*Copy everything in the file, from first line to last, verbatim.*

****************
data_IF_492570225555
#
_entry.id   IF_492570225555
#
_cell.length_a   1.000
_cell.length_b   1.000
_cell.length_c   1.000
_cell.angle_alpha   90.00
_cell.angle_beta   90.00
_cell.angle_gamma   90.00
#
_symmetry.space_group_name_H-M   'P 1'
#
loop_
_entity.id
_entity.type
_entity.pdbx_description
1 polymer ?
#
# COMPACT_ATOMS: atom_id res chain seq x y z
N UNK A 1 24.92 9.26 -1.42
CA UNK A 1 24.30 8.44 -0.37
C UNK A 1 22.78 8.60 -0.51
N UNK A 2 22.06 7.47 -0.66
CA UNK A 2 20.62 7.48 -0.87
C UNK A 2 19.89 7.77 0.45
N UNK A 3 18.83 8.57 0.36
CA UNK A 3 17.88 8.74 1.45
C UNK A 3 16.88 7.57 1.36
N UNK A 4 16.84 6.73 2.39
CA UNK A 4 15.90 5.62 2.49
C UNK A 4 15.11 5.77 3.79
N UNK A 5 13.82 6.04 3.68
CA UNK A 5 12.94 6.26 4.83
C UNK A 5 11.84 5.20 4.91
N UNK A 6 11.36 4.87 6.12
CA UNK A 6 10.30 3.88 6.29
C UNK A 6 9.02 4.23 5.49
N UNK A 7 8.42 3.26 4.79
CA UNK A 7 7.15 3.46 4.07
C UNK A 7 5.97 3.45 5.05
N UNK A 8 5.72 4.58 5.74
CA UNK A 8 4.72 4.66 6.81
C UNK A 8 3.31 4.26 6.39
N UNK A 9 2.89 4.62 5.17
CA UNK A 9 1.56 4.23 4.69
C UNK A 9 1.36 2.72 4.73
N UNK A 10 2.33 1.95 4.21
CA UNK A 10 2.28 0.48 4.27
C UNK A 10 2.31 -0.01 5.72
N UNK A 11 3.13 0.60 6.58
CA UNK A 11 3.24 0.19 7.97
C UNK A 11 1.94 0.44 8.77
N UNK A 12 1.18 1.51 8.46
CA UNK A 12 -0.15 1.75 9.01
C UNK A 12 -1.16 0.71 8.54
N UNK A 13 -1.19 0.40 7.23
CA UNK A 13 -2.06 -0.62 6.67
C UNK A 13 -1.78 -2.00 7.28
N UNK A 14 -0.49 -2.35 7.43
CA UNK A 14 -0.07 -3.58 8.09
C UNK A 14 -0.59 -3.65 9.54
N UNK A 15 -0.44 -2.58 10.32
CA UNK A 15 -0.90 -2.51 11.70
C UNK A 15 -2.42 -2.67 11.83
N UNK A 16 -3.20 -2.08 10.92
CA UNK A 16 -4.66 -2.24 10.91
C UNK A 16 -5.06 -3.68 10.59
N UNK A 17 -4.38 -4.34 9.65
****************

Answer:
data_IF_492570225555
#
_entry.id   IF_492570225555
#
_cell.length_a   1.000
_cell.length_b   1.000
_cell.length_c   1.000
_cell.angle_alpha   90.00
_cell.angle_beta   90.00
_cell.angle_gamma   90.00
#
_symmetry.space_group_name_H-M   'P 1'
#
loop_
_entity.id
_entity.type
_entity.pdbx_description
1 polymer ?
#
# COMPACT_ATOMS: atom_id res chain seq x y z
N UNK A 1 24.92 9.26 -1.42
CA UNK A 1 24.30 8.44 -0.37
C UNK A 1 22.78 8.60 -0.51
N UNK A 2 22.06 7.47 -0.66
CA UNK A 2 20.62 7.48 -0.87
C UNK A 2 19.89 7.77 0.45
N UNK A 3 18.83 8.57 0.36
CA UNK A 3 17.88 8.74 1.45
C UNK A 3 16.88 7.57 1.36
N UNK A 4 16.84 6.73 2.39
CA UNK A 4 15.90 5.62 2.49
C UNK A 4 15.11 5.77 3.79
N UNK A 5 13.82 6.04 3.68
CA UNK A 5 12.94 6.26 4.83
C UNK A 5 11.84 5.20 4.91
N UNK A 6 11.36 4.87 6.12
CA UNK A 6 10.30 3.88 6.29
C UNK A 6 9.02 4.23 5.49
N UNK A 7 8.42 3.26 4.79
CA UNK A 7 7.15 3.46 4.07
C UNK A 7 5.97 3.45 5.05
N UNK A 8 5.72 4.58 5.74
CA UNK A 8 4.72 4.66 6.81
C UNK A 8 3.31 4.26 6.39
N UNK A 9 2.89 4.62 5.17
CA UNK A 9 1.56 4.23 4.69
C UNK A 9 1.36 2.72 4.73
N UNK A 10 2.33 1.95 4.21
CA UNK A 10 2.28 0.48 4.27
C UNK A 10 2.31 -0.01 5.72
N UNK A 11 3.13 0.60 6.58
CA UNK A 11 3.24 0.19 7.97
C UNK A 11 1.94 0.44 8.77
N UNK A 12 1.18 1.51 8.46
CA UNK A 12 -0.15 1.75 9.01
C UNK A 12 -1.16 0.71 8.54
N UNK A 13 -1.19 0.40 7.23
CA UNK A 13 -2.06 -0.62 6.67
C UNK A 13 -1.78 -2.00 7.28
N UNK A 14 -0.49 -2.35 7.43
CA UNK A 14 -0.07 -3.58 8.09
C UNK A 14 -0.59 -3.65 9.54
N UNK A 15 -0.44 -2.58 10.32
CA UNK A 15 -0.90 -2.51 11.70
C UNK A 15 -2.42 -2.67 11.83
N UNK A 16 -3.20 -2.08 10.92
CA UNK A 16 -4.66 -2.24 10.91
C UNK A 16 -5.06 -3.68 10.59
N UNK A 17 -4.38 -4.34 9.65